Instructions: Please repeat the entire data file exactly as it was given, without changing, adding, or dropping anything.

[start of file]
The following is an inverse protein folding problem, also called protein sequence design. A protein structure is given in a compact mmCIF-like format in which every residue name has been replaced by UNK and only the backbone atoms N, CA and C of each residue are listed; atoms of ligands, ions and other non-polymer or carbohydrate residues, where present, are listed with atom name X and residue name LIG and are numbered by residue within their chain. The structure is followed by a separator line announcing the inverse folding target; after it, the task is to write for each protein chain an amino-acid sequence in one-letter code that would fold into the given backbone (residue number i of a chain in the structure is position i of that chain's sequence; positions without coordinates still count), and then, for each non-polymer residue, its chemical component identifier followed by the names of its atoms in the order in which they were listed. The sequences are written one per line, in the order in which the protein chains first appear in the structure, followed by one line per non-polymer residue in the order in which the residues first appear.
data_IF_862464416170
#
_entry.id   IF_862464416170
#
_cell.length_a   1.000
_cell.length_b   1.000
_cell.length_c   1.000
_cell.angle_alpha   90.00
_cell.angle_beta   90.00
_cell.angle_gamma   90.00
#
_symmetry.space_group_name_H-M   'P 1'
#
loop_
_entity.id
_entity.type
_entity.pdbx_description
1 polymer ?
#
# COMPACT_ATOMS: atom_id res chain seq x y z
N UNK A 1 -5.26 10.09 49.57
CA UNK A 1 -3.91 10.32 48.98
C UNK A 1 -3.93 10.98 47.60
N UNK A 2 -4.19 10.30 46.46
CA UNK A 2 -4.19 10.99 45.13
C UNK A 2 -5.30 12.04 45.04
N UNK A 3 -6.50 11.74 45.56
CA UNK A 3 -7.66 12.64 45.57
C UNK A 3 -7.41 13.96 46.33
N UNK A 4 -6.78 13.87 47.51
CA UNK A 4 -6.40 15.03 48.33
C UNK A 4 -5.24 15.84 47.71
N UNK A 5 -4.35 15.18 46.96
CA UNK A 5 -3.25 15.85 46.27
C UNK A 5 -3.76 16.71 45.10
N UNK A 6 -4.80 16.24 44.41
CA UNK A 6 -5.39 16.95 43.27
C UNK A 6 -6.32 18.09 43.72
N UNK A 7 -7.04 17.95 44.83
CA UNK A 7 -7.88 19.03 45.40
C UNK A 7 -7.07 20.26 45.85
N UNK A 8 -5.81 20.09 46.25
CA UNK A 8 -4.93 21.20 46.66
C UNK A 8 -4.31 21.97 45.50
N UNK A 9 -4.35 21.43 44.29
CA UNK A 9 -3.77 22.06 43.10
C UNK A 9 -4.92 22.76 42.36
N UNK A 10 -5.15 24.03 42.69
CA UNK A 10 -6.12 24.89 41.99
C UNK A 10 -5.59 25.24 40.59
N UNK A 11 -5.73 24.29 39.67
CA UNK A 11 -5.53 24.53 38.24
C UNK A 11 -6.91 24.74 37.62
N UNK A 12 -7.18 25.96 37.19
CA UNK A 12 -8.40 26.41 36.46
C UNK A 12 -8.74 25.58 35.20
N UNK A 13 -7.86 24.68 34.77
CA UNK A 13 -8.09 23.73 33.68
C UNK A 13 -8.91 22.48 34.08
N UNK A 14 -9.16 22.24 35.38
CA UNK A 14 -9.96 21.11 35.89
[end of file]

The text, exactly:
The following is an inverse protein folding problem, also called protein sequence design. A protein structure is given in a compact mmCIF-like format in which every residue name has been replaced by UNK and only the backbone atoms N, CA and C of each residue are listed; atoms of ligands, ions and other non-polymer or carbohydrate residues, where present, are listed with atom name X and residue name LIG and are numbered by residue within their chain. The structure is followed by a separator line announcing the inverse folding target; after it, the task is to write for each protein chain an amino-acid sequence in one-letter code that would fold into the given backbone (residue number i of a chain in the structure is position i of that chain's sequence; positions without coordinates still count), and then, for each non-polymer residue, its chemical component identifier followed by the names of its atoms in the order in which they were listed. The sequences are written one per line, in the order in which the protein chains first appear in the structure, followed by one line per non-polymer residue in the order in which the residues first appear.
data_IF_862464416170
#
_entry.id   IF_862464416170
#
_cell.length_a   1.000
_cell.length_b   1.000
_cell.length_c   1.000
_cell.angle_alpha   90.00
_cell.angle_beta   90.00
_cell.angle_gamma   90.00
#
_symmetry.space_group_name_H-M   'P 1'
#
loop_
_entity.id
_entity.type
_entity.pdbx_description
1 polymer ?
#
# COMPACT_ATOMS: atom_id res chain seq x y z
N UNK A 1 -5.26 10.09 49.57
CA UNK A 1 -3.91 10.32 48.98
C UNK A 1 -3.93 10.98 47.60
N UNK A 2 -4.19 10.30 46.46
CA UNK A 2 -4.19 10.99 45.13
C UNK A 2 -5.30 12.04 45.04
N UNK A 3 -6.50 11.74 45.56
CA UNK A 3 -7.66 12.64 45.57
C UNK A 3 -7.41 13.96 46.33
N UNK A 4 -6.78 13.87 47.51
CA UNK A 4 -6.40 15.03 48.33
C UNK A 4 -5.24 15.84 47.71
N UNK A 5 -4.35 15.18 46.96
CA UNK A 5 -3.25 15.85 46.27
C UNK A 5 -3.76 16.71 45.10
N UNK A 6 -4.80 16.24 44.41
CA UNK A 6 -5.39 16.95 43.27
C UNK A 6 -6.32 18.09 43.72
N UNK A 7 -7.04 17.95 44.83
CA UNK A 7 -7.88 19.03 45.40
C UNK A 7 -7.07 20.26 45.85
N UNK A 8 -5.81 20.09 46.25
CA UNK A 8 -4.93 21.20 46.66
C UNK A 8 -4.31 21.97 45.50
N UNK A 9 -4.35 21.43 44.29
CA UNK A 9 -3.77 22.06 43.10
C UNK A 9 -4.92 22.76 42.36
N UNK A 10 -5.15 24.03 42.69
CA UNK A 10 -6.12 24.89 41.99
C UNK A 10 -5.59 25.24 40.59
N UNK A 11 -5.73 24.29 39.67
CA UNK A 11 -5.53 24.53 38.24
C UNK A 11 -6.91 24.74 37.62
N UNK A 12 -7.18 25.96 37.19
CA UNK A 12 -8.40 26.41 36.46
C UNK A 12 -8.74 25.58 35.20
N UNK A 13 -7.86 24.68 34.77
CA UNK A 13 -8.09 23.73 33.68
C UNK A 13 -8.91 22.48 34.08
N UNK A 14 -9.16 22.24 35.38
CA UNK A 14 -9.96 21.11 35.89